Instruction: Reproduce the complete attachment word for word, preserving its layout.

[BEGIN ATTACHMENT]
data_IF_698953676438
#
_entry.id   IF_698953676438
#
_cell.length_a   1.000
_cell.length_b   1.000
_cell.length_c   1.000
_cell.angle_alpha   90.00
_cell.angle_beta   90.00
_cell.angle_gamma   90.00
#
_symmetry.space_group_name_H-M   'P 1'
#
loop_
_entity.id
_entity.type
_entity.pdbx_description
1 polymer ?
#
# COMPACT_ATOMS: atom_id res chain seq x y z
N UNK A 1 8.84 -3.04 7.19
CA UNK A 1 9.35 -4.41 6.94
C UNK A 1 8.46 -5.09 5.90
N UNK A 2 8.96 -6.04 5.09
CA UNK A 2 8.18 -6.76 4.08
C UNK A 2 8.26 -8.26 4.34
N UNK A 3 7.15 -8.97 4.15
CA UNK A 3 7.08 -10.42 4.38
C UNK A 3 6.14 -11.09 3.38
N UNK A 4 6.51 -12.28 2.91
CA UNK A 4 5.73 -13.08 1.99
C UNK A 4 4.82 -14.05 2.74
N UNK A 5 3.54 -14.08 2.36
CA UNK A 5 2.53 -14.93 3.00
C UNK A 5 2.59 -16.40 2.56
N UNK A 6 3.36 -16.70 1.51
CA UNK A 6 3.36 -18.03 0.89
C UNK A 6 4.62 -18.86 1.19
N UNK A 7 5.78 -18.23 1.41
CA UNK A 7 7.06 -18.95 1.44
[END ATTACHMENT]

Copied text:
data_IF_698953676438
#
_entry.id   IF_698953676438
#
_cell.length_a   1.000
_cell.length_b   1.000
_cell.length_c   1.000
_cell.angle_alpha   90.00
_cell.angle_beta   90.00
_cell.angle_gamma   90.00
#
_symmetry.space_group_name_H-M   'P 1'
#
loop_
_entity.id
_entity.type
_entity.pdbx_description
1 polymer ?
#
# COMPACT_ATOMS: atom_id res chain seq x y z
N UNK A 1 8.84 -3.04 7.19
CA UNK A 1 9.35 -4.41 6.94
C UNK A 1 8.46 -5.09 5.90
N UNK A 2 8.96 -6.04 5.09
CA UNK A 2 8.18 -6.76 4.08
C UNK A 2 8.26 -8.26 4.34
N UNK A 3 7.15 -8.97 4.15
CA UNK A 3 7.08 -10.42 4.38
C UNK A 3 6.14 -11.09 3.38
N UNK A 4 6.51 -12.28 2.91
CA UNK A 4 5.73 -13.08 1.99
C UNK A 4 4.82 -14.05 2.74
N UNK A 5 3.54 -14.08 2.36
CA UNK A 5 2.53 -14.93 3.00
C UNK A 5 2.59 -16.40 2.56
N UNK A 6 3.36 -16.70 1.51
CA UNK A 6 3.36 -18.03 0.89
C UNK A 6 4.62 -18.86 1.19
N UNK A 7 5.78 -18.23 1.41
CA UNK A 7 7.06 -18.95 1.44